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Epistaxis, epistaxis packing, nasal cautery, nasal packing, nosebleed



  1. Randall, David A. MD (Otolaryngologist (retired))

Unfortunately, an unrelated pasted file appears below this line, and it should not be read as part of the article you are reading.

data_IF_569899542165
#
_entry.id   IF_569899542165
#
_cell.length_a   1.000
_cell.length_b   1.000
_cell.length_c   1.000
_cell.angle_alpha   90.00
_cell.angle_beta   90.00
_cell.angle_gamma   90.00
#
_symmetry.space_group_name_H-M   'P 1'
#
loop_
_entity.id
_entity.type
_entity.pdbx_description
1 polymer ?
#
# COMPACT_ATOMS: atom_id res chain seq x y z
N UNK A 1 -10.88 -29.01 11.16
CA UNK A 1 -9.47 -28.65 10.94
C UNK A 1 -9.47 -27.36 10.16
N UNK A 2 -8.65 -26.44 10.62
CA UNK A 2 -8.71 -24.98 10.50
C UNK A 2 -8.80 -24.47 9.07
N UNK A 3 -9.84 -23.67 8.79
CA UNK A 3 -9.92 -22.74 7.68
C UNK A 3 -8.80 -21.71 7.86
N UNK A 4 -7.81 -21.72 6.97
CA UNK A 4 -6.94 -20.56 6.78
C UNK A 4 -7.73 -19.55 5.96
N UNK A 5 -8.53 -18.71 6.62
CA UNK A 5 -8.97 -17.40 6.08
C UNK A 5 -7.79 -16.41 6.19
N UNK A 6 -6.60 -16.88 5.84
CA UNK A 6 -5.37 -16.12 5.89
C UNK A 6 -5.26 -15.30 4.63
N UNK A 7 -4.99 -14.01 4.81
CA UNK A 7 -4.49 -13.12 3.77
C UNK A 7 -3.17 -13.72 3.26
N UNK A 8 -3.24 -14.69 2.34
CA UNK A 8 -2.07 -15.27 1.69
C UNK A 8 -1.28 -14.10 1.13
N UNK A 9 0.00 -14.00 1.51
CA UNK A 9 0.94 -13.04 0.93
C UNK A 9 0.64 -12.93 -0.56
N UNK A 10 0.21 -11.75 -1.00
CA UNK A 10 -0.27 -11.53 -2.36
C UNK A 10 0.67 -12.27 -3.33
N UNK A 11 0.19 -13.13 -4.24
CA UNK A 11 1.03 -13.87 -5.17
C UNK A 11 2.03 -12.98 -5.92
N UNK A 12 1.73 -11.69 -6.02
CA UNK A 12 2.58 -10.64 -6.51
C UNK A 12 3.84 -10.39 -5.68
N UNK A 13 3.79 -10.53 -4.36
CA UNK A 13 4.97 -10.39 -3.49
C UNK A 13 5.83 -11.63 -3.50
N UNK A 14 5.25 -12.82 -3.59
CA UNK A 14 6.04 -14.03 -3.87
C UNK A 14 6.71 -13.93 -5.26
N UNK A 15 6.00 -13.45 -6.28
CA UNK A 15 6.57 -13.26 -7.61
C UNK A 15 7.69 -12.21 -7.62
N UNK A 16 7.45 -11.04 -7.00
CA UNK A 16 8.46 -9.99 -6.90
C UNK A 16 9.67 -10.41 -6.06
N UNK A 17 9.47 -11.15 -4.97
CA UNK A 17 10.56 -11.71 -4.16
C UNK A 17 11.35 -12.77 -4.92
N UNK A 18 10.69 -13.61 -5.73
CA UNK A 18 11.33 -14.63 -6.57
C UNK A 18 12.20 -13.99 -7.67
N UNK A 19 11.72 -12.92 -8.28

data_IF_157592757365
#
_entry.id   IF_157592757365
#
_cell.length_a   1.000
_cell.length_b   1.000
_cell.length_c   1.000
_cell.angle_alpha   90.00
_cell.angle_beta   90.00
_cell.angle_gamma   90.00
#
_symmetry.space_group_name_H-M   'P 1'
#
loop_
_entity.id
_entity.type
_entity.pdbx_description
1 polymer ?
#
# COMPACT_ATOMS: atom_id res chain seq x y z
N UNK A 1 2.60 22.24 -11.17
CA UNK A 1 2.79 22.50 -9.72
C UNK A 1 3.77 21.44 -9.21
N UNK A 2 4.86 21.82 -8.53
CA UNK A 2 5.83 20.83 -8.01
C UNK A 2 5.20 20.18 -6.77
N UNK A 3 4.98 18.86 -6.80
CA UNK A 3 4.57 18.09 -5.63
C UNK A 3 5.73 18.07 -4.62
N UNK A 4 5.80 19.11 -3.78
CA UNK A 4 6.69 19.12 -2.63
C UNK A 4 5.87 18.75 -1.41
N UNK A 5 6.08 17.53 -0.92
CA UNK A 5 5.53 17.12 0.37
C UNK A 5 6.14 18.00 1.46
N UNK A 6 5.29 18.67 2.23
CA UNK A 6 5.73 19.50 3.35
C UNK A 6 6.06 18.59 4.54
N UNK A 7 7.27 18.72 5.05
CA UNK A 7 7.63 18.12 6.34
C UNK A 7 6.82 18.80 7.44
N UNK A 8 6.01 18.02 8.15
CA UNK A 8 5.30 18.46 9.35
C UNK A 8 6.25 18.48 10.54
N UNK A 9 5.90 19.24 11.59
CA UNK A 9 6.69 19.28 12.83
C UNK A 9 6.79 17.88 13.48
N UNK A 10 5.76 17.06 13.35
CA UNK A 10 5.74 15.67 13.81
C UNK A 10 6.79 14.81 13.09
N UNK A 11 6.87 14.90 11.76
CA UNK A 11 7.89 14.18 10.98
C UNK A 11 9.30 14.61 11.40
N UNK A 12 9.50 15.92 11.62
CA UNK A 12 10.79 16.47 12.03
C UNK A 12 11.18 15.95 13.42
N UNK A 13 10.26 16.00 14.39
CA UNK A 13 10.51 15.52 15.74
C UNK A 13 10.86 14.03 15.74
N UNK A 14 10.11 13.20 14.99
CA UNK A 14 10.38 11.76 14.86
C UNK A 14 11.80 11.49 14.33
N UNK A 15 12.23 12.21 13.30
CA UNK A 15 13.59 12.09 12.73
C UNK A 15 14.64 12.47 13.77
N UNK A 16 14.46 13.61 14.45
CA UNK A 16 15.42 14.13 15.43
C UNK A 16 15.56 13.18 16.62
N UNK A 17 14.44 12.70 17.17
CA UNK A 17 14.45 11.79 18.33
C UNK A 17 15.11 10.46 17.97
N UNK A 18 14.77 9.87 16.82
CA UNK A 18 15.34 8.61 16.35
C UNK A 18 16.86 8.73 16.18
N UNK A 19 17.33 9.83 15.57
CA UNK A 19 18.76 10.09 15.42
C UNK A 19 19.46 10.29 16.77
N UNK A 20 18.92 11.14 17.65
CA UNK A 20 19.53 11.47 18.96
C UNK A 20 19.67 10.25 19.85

ABSTRACT: Primary care, urgent care, and emergency department providers periodically treat epistaxis, either as recurrent nosebleed or an acute persistent episode. Silver nitrate application to the decongested and anesthetized nasal mucosa addresses the former in most cases. The plethora of commercial nasal packing devices testifies to the discomfort, technical difficulty, and frustration associated with traditional gauze-packing methods. Inflatable anterior nasal balloon packs reliably control most nosebleeds. Addition of a Foley catheter nasopharyngeal balloon pack manages most posterior epistaxis. Cautery and the two packing techniques mentioned above should treat most cases not requiring otolaryngology consultation or interventional radiology. Appropriate anesthetic and analgesics lessen the unpleasantness for both the patient and the provider. Topical moisturizing facilitates mucosal healing. Oxymetazoline 0.05% nasal spray provides the patient means to address rebleeding after discharge from treatment.